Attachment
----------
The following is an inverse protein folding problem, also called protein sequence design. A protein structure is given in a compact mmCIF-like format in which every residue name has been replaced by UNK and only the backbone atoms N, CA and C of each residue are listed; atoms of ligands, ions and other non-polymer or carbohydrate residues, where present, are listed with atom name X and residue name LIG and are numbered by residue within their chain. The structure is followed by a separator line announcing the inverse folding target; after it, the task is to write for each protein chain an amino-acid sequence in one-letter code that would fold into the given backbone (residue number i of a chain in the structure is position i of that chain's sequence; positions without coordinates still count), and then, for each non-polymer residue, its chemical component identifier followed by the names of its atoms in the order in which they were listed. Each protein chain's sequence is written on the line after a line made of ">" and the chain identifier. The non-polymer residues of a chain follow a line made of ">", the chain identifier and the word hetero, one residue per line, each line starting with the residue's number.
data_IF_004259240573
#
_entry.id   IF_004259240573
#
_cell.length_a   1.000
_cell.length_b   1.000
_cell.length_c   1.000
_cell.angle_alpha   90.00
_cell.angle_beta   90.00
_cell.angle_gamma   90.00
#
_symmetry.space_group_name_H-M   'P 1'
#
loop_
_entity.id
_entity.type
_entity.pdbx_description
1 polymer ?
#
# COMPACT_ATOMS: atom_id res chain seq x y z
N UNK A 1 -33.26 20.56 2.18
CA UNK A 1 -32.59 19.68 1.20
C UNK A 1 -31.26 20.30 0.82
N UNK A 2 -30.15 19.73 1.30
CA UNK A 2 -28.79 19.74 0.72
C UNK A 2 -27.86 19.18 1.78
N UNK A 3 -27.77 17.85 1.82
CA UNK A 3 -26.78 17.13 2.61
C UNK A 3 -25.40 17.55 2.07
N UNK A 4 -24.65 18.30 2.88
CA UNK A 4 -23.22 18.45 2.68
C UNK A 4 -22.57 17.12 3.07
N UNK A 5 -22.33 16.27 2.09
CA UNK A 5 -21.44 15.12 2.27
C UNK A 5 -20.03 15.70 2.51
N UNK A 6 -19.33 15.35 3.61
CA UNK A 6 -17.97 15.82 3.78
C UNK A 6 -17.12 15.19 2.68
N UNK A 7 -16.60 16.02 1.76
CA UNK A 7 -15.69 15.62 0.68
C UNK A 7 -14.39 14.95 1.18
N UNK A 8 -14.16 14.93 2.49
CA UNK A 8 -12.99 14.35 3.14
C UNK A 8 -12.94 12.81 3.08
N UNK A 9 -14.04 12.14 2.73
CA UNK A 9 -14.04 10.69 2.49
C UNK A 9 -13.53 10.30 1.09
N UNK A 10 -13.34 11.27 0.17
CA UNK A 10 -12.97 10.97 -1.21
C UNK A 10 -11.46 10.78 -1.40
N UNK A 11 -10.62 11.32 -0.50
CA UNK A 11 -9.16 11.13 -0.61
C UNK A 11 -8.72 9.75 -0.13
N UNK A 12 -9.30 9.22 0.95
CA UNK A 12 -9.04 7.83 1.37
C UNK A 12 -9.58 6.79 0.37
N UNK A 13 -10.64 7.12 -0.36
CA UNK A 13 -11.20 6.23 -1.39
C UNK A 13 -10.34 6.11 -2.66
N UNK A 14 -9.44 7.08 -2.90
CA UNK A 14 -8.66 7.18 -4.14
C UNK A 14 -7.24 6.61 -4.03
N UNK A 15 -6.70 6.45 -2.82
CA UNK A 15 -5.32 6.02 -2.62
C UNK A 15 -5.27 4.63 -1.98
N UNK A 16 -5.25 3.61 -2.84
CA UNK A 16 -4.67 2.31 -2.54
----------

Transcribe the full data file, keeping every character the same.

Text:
The following is an inverse protein folding problem, also called protein sequence design. A protein structure is given in a compact mmCIF-like format in which every residue name has been replaced by UNK and only the backbone atoms N, CA and C of each residue are listed; atoms of ligands, ions and other non-polymer or carbohydrate residues, where present, are listed with atom name X and residue name LIG and are numbered by residue within their chain. The structure is followed by a separator line announcing the inverse folding target; after it, the task is to write for each protein chain an amino-acid sequence in one-letter code that would fold into the given backbone (residue number i of a chain in the structure is position i of that chain's sequence; positions without coordinates still count), and then, for each non-polymer residue, its chemical component identifier followed by the names of its atoms in the order in which they were listed. Each protein chain's sequence is written on the line after a line made of ">" and the chain identifier. The non-polymer residues of a chain follow a line made of ">", the chain identifier and the word hetero, one residue per line, each line starting with the residue's number.
data_IF_004259240573
#
_entry.id   IF_004259240573
#
_cell.length_a   1.000
_cell.length_b   1.000
_cell.length_c   1.000
_cell.angle_alpha   90.00
_cell.angle_beta   90.00
_cell.angle_gamma   90.00
#
_symmetry.space_group_name_H-M   'P 1'
#
loop_
_entity.id
_entity.type
_entity.pdbx_description
1 polymer ?
#
# COMPACT_ATOMS: atom_id res chain seq x y z
N UNK A 1 -33.26 20.56 2.18
CA UNK A 1 -32.59 19.68 1.20
C UNK A 1 -31.26 20.30 0.82
N UNK A 2 -30.15 19.73 1.30
CA UNK A 2 -28.79 19.74 0.72
C UNK A 2 -27.86 19.18 1.78
N UNK A 3 -27.77 17.85 1.82
CA UNK A 3 -26.78 17.13 2.61
C UNK A 3 -25.40 17.55 2.07
N UNK A 4 -24.65 18.30 2.88
CA UNK A 4 -23.22 18.45 2.68
C UNK A 4 -22.57 17.12 3.07
N UNK A 5 -22.33 16.27 2.09
CA UNK A 5 -21.44 15.12 2.27
C UNK A 5 -20.03 15.70 2.51
N UNK A 6 -19.33 15.35 3.61
CA UNK A 6 -17.97 15.82 3.78
C UNK A 6 -17.12 15.19 2.68
N UNK A 7 -16.60 16.02 1.76
CA UNK A 7 -15.69 15.62 0.68
C UNK A 7 -14.39 14.95 1.18
N UNK A 8 -14.16 14.93 2.49
CA UNK A 8 -12.99 14.35 3.14
C UNK A 8 -12.94 12.81 3.08
N UNK A 9 -14.04 12.14 2.73
CA UNK A 9 -14.04 10.69 2.49
C UNK A 9 -13.53 10.30 1.09
N UNK A 10 -13.34 11.27 0.17
CA UNK A 10 -12.97 10.97 -1.21
C UNK A 10 -11.46 10.78 -1.40
N UNK A 11 -10.62 11.32 -0.50
CA UNK A 11 -9.16 11.13 -0.61
C UNK A 11 -8.72 9.75 -0.13
N UNK A 12 -9.30 9.22 0.95
CA UNK A 12 -9.04 7.83 1.37
C UNK A 12 -9.58 6.79 0.37
N UNK A 13 -10.64 7.12 -0.36
CA UNK A 13 -11.20 6.23 -1.39
C UNK A 13 -10.34 6.11 -2.66
N UNK A 14 -9.44 7.08 -2.90
CA UNK A 14 -8.66 7.18 -4.14
C UNK A 14 -7.24 6.61 -4.03
N UNK A 15 -6.70 6.45 -2.82
CA UNK A 15 -5.32 6.02 -2.62
C UNK A 15 -5.27 4.63 -1.98
N UNK A 16 -5.25 3.61 -2.84
CA UNK A 16 -4.67 2.31 -2.54